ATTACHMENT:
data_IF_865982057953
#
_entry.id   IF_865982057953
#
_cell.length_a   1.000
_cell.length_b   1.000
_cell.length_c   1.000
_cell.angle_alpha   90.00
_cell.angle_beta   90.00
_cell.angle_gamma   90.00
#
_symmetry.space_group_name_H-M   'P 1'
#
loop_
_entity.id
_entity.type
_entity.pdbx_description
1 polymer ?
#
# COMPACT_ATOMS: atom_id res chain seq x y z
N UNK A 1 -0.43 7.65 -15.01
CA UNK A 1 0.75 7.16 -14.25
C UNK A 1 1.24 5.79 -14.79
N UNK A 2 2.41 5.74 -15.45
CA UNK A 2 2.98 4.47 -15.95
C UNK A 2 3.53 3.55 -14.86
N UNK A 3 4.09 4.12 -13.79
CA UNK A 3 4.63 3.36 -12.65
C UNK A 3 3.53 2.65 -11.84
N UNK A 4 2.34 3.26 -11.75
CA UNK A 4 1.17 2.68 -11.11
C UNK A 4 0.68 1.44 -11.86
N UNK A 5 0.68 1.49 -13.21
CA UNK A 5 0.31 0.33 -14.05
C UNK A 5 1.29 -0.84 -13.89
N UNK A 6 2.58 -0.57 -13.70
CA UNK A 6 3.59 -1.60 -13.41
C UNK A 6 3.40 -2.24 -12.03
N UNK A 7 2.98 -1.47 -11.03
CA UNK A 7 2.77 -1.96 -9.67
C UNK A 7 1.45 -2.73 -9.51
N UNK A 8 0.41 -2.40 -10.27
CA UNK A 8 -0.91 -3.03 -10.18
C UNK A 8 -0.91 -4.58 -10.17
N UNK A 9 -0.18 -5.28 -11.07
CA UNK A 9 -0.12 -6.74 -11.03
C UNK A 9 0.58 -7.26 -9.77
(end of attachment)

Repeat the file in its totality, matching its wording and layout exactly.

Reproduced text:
data_IF_865982057953
#
_entry.id   IF_865982057953
#
_cell.length_a   1.000
_cell.length_b   1.000
_cell.length_c   1.000
_cell.angle_alpha   90.00
_cell.angle_beta   90.00
_cell.angle_gamma   90.00
#
_symmetry.space_group_name_H-M   'P 1'
#
loop_
_entity.id
_entity.type
_entity.pdbx_description
1 polymer ?
#
# COMPACT_ATOMS: atom_id res chain seq x y z
N UNK A 1 -0.43 7.65 -15.01
CA UNK A 1 0.75 7.16 -14.25
C UNK A 1 1.24 5.79 -14.79
N UNK A 2 2.41 5.74 -15.45
CA UNK A 2 2.98 4.47 -15.95
C UNK A 2 3.53 3.55 -14.86
N UNK A 3 4.09 4.12 -13.79
CA UNK A 3 4.63 3.36 -12.65
C UNK A 3 3.53 2.65 -11.84
N UNK A 4 2.34 3.26 -11.75
CA UNK A 4 1.17 2.68 -11.11
C UNK A 4 0.68 1.44 -11.86
N UNK A 5 0.68 1.49 -13.21
CA UNK A 5 0.31 0.33 -14.05
C UNK A 5 1.29 -0.84 -13.89
N UNK A 6 2.58 -0.57 -13.70
CA UNK A 6 3.59 -1.60 -13.41
C UNK A 6 3.40 -2.24 -12.03
N UNK A 7 2.98 -1.47 -11.03
CA UNK A 7 2.77 -1.96 -9.67
C UNK A 7 1.45 -2.73 -9.51
N UNK A 8 0.41 -2.40 -10.27
CA UNK A 8 -0.91 -3.03 -10.18
C UNK A 8 -0.91 -4.58 -10.17
N UNK A 9 -0.18 -5.28 -11.07
CA UNK A 9 -0.12 -6.74 -11.03
C UNK A 9 0.58 -7.26 -9.77